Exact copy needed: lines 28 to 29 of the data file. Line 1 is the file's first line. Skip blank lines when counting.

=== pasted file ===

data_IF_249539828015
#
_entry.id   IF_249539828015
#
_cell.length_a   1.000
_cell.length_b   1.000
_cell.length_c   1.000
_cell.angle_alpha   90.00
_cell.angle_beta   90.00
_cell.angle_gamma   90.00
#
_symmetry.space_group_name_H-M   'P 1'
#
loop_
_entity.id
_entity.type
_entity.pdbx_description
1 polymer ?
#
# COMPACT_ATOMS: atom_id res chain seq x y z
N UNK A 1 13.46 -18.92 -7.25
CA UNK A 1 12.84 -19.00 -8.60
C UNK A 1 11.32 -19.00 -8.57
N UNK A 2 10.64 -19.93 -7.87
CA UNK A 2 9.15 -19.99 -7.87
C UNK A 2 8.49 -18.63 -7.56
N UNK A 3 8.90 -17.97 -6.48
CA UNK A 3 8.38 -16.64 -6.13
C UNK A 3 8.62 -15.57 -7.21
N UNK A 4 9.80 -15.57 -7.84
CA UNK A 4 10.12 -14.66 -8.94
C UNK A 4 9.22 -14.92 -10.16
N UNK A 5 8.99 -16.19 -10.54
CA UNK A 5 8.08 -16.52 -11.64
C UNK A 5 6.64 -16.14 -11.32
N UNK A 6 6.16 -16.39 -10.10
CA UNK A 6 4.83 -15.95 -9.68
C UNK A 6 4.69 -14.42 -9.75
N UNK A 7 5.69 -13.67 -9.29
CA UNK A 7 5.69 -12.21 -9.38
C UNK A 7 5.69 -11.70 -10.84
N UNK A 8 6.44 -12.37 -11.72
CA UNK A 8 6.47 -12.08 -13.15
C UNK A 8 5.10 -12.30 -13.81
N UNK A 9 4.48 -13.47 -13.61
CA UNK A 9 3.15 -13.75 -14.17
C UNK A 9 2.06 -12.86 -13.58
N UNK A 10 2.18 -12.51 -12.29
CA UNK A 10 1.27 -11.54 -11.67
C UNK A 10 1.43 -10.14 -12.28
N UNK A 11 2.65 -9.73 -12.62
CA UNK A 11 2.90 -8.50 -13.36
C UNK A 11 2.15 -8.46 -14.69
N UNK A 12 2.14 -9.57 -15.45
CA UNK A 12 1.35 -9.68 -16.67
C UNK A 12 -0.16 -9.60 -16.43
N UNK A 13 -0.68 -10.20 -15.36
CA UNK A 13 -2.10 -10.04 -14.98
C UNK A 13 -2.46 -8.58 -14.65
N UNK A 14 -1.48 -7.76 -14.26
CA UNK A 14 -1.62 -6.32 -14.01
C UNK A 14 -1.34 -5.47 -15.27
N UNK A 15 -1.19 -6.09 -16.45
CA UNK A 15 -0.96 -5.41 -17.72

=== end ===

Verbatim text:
CA UNK A 3 8.38 -16.64 -6.13
C UNK A 3 8.62 -15.57 -7.21